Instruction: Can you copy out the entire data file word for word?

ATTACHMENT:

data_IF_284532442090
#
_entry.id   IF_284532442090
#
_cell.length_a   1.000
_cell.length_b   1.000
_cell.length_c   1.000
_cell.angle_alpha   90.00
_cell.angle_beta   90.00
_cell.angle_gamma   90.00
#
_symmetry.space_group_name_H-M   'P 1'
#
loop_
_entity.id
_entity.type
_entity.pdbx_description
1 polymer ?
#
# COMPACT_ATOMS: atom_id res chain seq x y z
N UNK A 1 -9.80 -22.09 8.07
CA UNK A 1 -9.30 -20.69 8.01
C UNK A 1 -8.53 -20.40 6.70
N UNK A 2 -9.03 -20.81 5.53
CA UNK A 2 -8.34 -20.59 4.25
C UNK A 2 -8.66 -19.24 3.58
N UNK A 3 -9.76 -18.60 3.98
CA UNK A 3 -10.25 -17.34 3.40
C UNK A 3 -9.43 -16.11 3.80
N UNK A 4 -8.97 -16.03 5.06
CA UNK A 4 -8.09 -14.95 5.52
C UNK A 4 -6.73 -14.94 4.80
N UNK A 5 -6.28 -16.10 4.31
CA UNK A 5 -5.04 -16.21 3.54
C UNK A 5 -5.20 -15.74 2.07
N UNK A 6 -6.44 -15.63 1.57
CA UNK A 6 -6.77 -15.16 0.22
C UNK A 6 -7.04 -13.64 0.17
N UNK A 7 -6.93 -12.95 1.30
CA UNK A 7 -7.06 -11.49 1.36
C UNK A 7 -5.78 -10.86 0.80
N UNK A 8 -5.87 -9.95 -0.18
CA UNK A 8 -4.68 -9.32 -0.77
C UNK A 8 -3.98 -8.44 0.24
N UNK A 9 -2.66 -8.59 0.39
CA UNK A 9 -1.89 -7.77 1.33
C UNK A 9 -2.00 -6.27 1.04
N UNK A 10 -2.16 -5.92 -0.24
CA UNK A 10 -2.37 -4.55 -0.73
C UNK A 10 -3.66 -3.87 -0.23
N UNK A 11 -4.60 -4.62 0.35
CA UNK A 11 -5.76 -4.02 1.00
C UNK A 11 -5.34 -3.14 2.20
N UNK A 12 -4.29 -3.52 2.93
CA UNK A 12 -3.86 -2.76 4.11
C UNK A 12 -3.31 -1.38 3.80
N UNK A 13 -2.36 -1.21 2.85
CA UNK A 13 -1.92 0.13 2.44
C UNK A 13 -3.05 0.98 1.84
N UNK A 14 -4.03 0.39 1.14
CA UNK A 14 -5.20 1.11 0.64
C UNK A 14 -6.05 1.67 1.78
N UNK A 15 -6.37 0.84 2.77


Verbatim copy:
data_IF_284532442090
#
_entry.id   IF_284532442090
#
_cell.length_a   1.000
_cell.length_b   1.000
_cell.length_c   1.000
_cell.angle_alpha   90.00
_cell.angle_beta   90.00
_cell.angle_gamma   90.00
#
_symmetry.space_group_name_H-M   'P 1'
#
loop_
_entity.id
_entity.type
_entity.pdbx_description
1 polymer ?
#
# COMPACT_ATOMS: atom_id res chain seq x y z
N UNK A 1 -9.80 -22.09 8.07
CA UNK A 1 -9.30 -20.69 8.01
C UNK A 1 -8.53 -20.40 6.70
N UNK A 2 -9.03 -20.81 5.53
CA UNK A 2 -8.34 -20.59 4.25
C UNK A 2 -8.66 -19.24 3.58
N UNK A 3 -9.76 -18.60 3.98
CA UNK A 3 -10.25 -17.34 3.40
C UNK A 3 -9.43 -16.11 3.80
N UNK A 4 -8.97 -16.03 5.06
CA UNK A 4 -8.09 -14.95 5.52
C UNK A 4 -6.73 -14.94 4.80
N UNK A 5 -6.28 -16.10 4.31
CA UNK A 5 -5.04 -16.21 3.54
C UNK A 5 -5.20 -15.74 2.07
N UNK A 6 -6.44 -15.63 1.57
CA UNK A 6 -6.77 -15.16 0.22
C UNK A 6 -7.04 -13.64 0.17
N UNK A 7 -6.93 -12.95 1.30
CA UNK A 7 -7.06 -11.49 1.36
C UNK A 7 -5.78 -10.86 0.80
N UNK A 8 -5.87 -9.95 -0.18
CA UNK A 8 -4.68 -9.32 -0.77
C UNK A 8 -3.98 -8.44 0.24
N UNK A 9 -2.66 -8.59 0.39
CA UNK A 9 -1.89 -7.77 1.33
C UNK A 9 -2.00 -6.27 1.04
N UNK A 10 -2.16 -5.92 -0.24
CA UNK A 10 -2.37 -4.55 -0.73
C UNK A 10 -3.66 -3.87 -0.23
N UNK A 11 -4.60 -4.62 0.35
CA UNK A 11 -5.76 -4.02 1.00
C UNK A 11 -5.34 -3.14 2.20
N UNK A 12 -4.29 -3.52 2.93
CA UNK A 12 -3.86 -2.76 4.11
C UNK A 12 -3.31 -1.38 3.80
N UNK A 13 -2.36 -1.21 2.85
CA UNK A 13 -1.92 0.13 2.44
C UNK A 13 -3.05 0.98 1.84
N UNK A 14 -4.03 0.39 1.14
CA UNK A 14 -5.20 1.11 0.64
C UNK A 14 -6.05 1.67 1.78
N UNK A 15 -6.37 0.84 2.77